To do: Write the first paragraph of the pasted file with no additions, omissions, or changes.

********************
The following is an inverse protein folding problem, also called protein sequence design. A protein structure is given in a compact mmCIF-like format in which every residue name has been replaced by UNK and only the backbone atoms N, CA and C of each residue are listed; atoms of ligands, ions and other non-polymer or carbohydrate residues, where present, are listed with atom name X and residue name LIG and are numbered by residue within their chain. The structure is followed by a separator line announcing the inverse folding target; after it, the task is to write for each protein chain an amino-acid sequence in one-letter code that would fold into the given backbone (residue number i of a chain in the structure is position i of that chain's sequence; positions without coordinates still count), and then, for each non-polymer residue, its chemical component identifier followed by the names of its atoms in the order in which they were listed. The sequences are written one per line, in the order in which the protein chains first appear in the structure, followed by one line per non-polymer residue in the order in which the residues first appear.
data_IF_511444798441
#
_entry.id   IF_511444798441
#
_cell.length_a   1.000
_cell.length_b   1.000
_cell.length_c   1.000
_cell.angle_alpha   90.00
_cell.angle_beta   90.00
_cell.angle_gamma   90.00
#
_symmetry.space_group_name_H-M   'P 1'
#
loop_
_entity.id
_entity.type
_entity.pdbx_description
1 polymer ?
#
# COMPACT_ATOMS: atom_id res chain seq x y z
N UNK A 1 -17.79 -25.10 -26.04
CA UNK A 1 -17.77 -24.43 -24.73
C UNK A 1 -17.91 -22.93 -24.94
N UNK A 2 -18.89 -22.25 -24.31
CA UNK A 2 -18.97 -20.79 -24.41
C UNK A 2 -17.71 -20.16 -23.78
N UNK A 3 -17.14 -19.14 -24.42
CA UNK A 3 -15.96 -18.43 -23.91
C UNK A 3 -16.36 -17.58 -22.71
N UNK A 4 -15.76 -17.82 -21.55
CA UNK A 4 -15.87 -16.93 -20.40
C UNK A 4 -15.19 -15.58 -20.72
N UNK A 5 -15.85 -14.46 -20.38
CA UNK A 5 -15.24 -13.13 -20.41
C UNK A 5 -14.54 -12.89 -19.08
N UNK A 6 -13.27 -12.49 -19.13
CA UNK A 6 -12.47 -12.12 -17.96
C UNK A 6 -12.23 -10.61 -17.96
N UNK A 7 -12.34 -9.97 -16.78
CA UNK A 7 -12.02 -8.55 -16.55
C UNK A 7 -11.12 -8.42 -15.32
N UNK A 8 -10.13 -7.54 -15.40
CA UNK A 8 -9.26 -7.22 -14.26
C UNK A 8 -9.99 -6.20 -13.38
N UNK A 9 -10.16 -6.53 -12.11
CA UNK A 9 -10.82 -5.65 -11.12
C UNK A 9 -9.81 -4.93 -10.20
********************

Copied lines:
The following is an inverse protein folding problem, also called protein sequence design. A protein structure is given in a compact mmCIF-like format in which every residue name has been replaced by UNK and only the backbone atoms N, CA and C of each residue are listed; atoms of ligands, ions and other non-polymer or carbohydrate residues, where present, are listed with atom name X and residue name LIG and are numbered by residue within their chain. The structure is followed by a separator line announcing the inverse folding target; after it, the task is to write for each protein chain an amino-acid sequence in one-letter code that would fold into the given backbone (residue number i of a chain in the structure is position i of that chain's sequence; positions without coordinates still count), and then, for each non-polymer residue, its chemical component identifier followed by the names of its atoms in the order in which they were listed. The sequences are written one per line, in the order in which the protein chains first appear in the structure, followed by one line per non-polymer residue in the order in which the residues first appear.